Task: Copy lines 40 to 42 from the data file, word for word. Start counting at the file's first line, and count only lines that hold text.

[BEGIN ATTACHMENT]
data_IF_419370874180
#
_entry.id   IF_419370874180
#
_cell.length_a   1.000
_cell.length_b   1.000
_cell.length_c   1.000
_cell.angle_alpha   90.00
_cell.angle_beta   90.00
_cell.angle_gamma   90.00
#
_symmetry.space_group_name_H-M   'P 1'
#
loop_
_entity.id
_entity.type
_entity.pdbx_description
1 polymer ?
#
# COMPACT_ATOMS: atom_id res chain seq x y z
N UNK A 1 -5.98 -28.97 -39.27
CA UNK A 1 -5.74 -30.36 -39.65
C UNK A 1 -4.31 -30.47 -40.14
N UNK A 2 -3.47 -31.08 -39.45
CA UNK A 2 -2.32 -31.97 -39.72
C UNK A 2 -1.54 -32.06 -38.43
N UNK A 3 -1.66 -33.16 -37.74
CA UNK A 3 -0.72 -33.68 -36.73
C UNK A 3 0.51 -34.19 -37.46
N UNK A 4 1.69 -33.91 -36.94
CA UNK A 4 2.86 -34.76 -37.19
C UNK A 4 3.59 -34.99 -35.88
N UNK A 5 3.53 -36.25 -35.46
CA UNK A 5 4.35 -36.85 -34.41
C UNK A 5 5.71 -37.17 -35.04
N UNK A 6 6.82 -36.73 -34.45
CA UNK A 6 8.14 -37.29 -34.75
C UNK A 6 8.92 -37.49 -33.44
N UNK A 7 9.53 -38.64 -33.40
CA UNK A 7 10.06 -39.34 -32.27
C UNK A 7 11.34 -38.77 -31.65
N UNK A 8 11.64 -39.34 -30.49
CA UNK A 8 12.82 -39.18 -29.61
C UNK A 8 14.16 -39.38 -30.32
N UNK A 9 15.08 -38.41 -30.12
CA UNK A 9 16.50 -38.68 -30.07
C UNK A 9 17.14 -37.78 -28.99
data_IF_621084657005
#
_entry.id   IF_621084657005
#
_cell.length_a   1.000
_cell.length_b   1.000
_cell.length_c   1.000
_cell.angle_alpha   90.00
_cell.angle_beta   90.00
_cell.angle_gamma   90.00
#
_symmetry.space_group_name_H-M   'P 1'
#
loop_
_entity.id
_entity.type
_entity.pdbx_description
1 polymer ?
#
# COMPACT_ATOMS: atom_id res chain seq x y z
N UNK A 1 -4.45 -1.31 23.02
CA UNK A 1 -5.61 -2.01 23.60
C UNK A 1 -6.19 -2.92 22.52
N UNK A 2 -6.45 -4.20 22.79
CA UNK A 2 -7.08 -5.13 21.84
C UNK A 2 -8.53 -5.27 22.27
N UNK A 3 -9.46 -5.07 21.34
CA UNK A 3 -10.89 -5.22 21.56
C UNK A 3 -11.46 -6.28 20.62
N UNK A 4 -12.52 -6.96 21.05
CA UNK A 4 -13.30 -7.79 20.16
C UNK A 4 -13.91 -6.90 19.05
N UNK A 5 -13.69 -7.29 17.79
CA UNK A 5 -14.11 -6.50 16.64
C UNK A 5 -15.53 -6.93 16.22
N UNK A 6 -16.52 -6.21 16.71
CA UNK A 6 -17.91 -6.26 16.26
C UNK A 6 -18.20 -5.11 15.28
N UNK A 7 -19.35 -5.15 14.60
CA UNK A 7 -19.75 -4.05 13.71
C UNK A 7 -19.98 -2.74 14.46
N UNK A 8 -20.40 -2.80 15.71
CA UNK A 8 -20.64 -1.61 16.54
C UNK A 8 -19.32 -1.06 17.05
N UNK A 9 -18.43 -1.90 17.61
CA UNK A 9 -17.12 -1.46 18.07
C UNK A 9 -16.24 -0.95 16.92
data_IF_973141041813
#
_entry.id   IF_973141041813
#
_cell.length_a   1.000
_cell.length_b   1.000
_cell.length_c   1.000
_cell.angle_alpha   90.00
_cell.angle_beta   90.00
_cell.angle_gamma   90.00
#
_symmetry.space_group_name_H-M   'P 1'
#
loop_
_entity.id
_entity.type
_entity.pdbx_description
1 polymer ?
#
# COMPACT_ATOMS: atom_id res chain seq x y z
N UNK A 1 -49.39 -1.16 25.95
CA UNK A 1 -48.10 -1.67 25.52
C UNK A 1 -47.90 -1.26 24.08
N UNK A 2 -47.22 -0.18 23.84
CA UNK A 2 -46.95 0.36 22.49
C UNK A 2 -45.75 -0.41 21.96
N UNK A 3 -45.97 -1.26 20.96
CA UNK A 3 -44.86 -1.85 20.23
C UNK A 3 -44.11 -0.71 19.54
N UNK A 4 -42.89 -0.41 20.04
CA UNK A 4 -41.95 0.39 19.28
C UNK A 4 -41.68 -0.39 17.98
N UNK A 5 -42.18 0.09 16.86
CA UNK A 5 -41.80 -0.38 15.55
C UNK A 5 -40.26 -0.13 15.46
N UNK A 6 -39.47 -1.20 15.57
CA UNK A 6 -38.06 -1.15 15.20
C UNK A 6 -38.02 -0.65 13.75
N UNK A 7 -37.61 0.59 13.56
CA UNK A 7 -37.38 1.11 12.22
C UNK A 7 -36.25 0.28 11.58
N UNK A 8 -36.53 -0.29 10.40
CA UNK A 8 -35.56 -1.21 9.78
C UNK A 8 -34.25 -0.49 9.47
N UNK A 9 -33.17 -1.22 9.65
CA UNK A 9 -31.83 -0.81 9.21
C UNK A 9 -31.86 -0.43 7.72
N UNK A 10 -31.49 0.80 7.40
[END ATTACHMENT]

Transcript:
CA UNK A 7 10.06 -39.34 -32.27
C UNK A 7 11.34 -38.77 -31.65
N UNK A 8 11.64 -39.34 -30.49